Food Science and Nutrition (Ph.D.)
The Doctor of Philosophy in Food Science and Nutrition is awarded in recognition of mastery in food science and nutrition, and upon demonstration of an ability to make substantial creative contributions to the advancement in knowledge in food safety, food science, or nutrition. A unique collaborative research program between Illinois Tech and the United States Food and Drug Administration—located on Illinois Tech's Moffett Campus—provides our Ph.D. students with the opportunity for focused research interaction with FDA scientists as they pursue their degree. The recipients of the doctoral degree will be capable of continuing independent efforts toward the advancement of scientific knowledge in food-related and pharmaceutical business, academia, and government agencies.
The Doctor of Philosophy in Food Science and Nutrition will prepare graduates to make substantial creative contributions to the advancement in knowledge in food safety, food science, or nutrition. Graduates will be capable of continuing independent research efforts in academia, government, and industry.
Graduates will be be able to direct and conduct research in food safety, food science, and nutrition in sectors such as:
- Food-related businesses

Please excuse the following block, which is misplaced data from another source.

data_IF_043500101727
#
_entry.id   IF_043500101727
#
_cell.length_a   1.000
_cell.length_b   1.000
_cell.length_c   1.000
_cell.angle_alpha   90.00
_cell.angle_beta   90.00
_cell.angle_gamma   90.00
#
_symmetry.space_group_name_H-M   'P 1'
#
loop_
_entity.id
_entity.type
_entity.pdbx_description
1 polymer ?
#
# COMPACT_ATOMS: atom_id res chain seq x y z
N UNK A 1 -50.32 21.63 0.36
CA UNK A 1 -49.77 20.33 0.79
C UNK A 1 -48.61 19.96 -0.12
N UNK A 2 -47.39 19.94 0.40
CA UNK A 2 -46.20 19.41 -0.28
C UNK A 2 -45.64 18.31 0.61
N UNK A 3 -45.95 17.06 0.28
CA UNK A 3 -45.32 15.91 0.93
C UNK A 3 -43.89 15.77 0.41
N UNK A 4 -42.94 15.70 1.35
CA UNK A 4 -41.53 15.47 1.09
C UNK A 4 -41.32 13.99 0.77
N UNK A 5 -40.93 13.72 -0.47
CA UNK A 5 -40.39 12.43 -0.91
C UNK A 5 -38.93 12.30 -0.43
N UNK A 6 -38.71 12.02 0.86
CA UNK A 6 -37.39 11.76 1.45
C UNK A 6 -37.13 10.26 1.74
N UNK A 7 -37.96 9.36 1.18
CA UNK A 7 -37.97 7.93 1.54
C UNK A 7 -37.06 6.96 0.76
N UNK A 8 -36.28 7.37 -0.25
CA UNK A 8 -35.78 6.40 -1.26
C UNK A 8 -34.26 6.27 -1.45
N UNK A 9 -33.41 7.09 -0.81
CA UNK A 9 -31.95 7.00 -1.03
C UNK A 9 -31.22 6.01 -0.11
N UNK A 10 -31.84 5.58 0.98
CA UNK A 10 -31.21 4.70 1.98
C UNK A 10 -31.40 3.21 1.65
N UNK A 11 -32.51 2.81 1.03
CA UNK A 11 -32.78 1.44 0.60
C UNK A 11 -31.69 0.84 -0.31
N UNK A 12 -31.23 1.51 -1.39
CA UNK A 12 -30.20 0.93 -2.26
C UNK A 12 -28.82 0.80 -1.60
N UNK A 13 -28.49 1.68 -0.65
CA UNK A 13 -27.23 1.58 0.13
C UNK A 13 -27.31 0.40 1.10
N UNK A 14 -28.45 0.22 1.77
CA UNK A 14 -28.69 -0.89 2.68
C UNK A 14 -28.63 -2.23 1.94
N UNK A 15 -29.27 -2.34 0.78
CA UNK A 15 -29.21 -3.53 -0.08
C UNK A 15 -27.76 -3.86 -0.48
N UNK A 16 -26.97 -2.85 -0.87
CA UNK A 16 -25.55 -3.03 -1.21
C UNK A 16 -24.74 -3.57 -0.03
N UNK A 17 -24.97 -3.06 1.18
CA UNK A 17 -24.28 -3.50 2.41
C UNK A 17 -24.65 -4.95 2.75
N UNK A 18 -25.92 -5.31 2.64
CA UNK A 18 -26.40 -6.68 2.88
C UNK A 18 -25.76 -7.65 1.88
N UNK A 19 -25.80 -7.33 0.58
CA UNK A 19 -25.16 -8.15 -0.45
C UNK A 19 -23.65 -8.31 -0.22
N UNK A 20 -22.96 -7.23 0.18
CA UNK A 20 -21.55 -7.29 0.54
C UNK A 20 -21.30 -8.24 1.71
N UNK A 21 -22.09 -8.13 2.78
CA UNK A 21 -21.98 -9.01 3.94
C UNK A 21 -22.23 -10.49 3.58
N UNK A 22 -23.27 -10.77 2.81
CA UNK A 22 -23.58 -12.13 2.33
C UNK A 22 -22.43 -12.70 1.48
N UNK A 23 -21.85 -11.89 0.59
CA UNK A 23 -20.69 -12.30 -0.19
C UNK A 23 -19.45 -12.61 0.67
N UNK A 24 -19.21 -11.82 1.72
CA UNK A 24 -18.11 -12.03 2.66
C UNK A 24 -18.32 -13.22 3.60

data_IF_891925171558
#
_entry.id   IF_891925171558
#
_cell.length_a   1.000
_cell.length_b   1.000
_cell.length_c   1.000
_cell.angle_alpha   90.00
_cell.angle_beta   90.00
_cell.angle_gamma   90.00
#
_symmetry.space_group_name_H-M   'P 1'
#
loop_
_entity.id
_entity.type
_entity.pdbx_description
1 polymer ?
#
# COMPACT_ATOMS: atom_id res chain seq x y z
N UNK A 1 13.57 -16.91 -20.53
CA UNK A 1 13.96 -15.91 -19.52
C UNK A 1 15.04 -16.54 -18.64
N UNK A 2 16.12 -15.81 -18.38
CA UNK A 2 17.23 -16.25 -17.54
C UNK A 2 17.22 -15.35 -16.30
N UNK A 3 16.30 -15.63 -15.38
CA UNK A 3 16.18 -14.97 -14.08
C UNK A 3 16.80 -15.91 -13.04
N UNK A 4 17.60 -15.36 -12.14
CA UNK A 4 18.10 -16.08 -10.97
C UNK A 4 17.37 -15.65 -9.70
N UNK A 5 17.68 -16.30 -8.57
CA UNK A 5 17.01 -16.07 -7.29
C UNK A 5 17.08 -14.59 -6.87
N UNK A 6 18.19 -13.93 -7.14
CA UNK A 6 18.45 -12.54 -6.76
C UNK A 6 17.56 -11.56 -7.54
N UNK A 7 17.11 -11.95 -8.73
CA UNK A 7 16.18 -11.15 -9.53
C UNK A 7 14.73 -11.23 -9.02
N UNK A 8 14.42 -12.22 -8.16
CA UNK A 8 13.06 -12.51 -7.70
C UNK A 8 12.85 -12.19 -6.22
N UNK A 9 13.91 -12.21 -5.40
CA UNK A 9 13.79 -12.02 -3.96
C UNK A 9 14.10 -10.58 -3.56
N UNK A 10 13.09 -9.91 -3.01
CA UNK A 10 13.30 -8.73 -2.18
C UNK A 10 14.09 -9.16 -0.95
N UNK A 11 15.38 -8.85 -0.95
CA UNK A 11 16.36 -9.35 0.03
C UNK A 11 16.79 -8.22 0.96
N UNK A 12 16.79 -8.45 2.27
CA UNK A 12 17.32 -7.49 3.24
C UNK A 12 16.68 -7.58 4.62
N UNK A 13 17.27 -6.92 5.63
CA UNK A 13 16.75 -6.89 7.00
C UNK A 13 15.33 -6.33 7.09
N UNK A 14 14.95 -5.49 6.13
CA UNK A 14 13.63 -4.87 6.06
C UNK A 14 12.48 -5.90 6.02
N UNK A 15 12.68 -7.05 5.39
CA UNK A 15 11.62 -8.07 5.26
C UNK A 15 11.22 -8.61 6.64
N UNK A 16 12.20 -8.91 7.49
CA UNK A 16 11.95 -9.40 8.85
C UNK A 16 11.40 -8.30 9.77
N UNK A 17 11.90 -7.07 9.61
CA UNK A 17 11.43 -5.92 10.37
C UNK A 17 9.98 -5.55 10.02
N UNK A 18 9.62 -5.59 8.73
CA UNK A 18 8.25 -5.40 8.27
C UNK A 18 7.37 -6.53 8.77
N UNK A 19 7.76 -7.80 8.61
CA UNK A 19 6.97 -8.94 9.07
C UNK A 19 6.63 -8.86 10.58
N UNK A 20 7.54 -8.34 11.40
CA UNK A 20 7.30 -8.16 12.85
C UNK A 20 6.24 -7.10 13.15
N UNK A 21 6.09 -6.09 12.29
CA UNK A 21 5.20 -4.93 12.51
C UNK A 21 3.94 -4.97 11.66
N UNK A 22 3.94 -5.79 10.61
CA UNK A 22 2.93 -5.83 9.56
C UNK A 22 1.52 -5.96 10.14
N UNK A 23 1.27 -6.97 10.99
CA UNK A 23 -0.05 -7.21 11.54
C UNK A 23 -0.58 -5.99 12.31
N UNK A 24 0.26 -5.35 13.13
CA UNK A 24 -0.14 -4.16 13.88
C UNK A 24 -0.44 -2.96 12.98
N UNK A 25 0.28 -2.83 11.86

- Pharmaceutical businesses
- Government agencies
An applicant must hold a master of science degree in microbiology; chemistry; biology; food science; nutrition; chemical, agricultural, food, or environmental engineering; or a related field. The applicant should meet all entrance requirements of the university's Graduate College, plus minimum cumulative undergraduate and graduate GPAs of 3.0 on a 4.0 scale; a GRE score of at least 304 (combined quantitative and verbal); and a TOEFL score of at least 80/515 (internet/paper-based) for international applicants. Please note that meeting the minimum GPA and test score requirements does not guarantee admission to the program.
Studying Gut Microbiomes to Understand Prediabetes
Alumna Xuhuiqun “Sissi” Zhang (Ph.D. FDSN ’20), who now works as research scientist at Illinois Tech’s Center for Nutrition Research, has discovered an altered gut microbiome in adults with prediabetes.Learn More